Professionals from all corners of the publishing industry converge on New York City today for the Digital Book World Conference + Expo.
Now in its sixth year, the 2015 event boasts the widest range of programming of all its predecessors, featuring tracks devoted to everything from data, technology and global distribution issues to the latest in marketing, new business models and the education market.
Conference attendees will hear from leaders working at the cutting edge of each of those fields, like data scientist Hilary Mason and content marketing expert Joe Pulizzi. DBW15 also welcomes Keith Moerer and Russ Grandinetti, the heads, respectively, of iBooks and Kindle, the two leading ebook retailers.
The three-day event kicks off today with the Publishers Launch Kids Conference, examining the latest in children’s publishing, and includes the Digital Book Awards Gala tomorrow evening, celebrating innovation in digital content.
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Why Going Direct Is Such Tough Going (Good E Reader)
Publishers are well acquainted with the benefits of building an effective direct sales operation, but few seem to have actually accomplished it. According to Sourcebooks CEO and DBW15 speaker Dominique Raccah, opening up new distribution channels isn’t about competing with existing ones.
Learn more: Hear directly from Dominique Raccah on direct-to-consumer strategies for publishers this Thursday at DBW15
Simon & Schuster Turns to Video (NYT)
The publisher launches a series of online video courses taught by some of its top authors, ranging in price from $25 to $85. According to CEO Carolyn Reidy, “Today’s consumers have made it plain that they want and expect more from authors than just books.”
Related: DBW15 Offers Tech Training and Strategy Insights on Video Content for Publishers
Agency Ebook Pricing Is Back (Pub Lunch)
The latest version of it, that is. After signing new distribution contracts with Amazon, Simon & Schuster and Macmillan have both returned to setting their own prices on most of their ebooks, while Hachette has yet to do so. Each of those publishers reportedly reached deals with Amazon that included terms incentivizing them to offer discounts.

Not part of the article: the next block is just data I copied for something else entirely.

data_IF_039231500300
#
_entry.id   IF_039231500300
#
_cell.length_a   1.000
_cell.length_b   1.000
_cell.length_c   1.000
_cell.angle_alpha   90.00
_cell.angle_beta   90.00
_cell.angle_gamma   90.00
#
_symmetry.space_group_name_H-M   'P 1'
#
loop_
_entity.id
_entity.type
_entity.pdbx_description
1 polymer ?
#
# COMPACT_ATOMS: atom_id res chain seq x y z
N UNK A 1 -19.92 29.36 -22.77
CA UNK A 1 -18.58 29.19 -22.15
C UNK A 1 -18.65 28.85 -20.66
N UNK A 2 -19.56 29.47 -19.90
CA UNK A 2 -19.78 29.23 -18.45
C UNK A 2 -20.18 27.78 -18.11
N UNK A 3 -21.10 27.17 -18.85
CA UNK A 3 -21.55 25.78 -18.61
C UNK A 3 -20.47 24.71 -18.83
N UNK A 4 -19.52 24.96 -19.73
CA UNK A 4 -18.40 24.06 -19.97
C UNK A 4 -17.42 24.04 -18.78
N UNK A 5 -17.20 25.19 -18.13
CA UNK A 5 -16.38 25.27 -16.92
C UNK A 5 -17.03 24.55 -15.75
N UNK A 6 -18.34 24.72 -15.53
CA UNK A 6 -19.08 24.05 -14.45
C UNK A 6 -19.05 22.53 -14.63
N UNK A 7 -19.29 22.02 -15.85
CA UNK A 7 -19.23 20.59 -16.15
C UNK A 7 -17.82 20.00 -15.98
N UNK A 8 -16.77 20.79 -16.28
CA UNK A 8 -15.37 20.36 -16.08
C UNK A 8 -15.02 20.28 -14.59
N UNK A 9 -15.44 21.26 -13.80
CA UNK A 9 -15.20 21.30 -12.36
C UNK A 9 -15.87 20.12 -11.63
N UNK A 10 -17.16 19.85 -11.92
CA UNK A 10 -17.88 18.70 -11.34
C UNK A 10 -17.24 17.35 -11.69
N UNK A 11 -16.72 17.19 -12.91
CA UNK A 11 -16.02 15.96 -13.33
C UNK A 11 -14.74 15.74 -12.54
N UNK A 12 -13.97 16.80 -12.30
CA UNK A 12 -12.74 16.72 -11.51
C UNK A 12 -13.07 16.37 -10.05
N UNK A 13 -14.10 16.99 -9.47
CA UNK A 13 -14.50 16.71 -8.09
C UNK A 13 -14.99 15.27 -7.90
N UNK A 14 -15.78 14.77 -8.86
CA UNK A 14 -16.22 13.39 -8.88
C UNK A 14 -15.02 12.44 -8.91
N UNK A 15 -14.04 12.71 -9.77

Rethinking the Supposed Print Resurgence (Teleread)
First things first, print isn’t going anywhere anytime soon. But chances are, neither is digital. The flurry of recent chatter to the effect that physical books are making a comeback and ebooks are dying originated with comments made recently by the head of the UK bookseller Waterstones. Here’s a closer look at their context.
Ebook Retailers Vie for Latin American Readers (Pub Perspectives)
Amazon is expected to enter the Mexican ebook market this year, and a battery of other digital booksellers are hoping to head it off by establishing a customer base in the country and the broader region.
Related: Global Publishing Tactics Revisited at DBW15
In Digital Content, the Future Is Now (Joe Wikert)
One industry watcher says two of the top transformations in digital content that a Pew report forecasted last year are already underway as of the first weeks of 2015.
Several New Leaders Assume Posts at Hachette (PW)
Quercus, an imprint of Hachette UK, gets a new publisher for its U.S. division, and Little, Brown UK gets a new CEO, among other recent staffing changes.
Man Booker Prize Revises Rules (The Bookseller)
The Booker Prize is a perennial object of scrutiny and criticism, but the award committee responds to some recent complaints by adjusting its rules for longlist contenders, allowing ebooks to satisfy an availability provision some booksellers had found restrictive.
Related: The Man Booker Prize–Disappointing and Disappearing?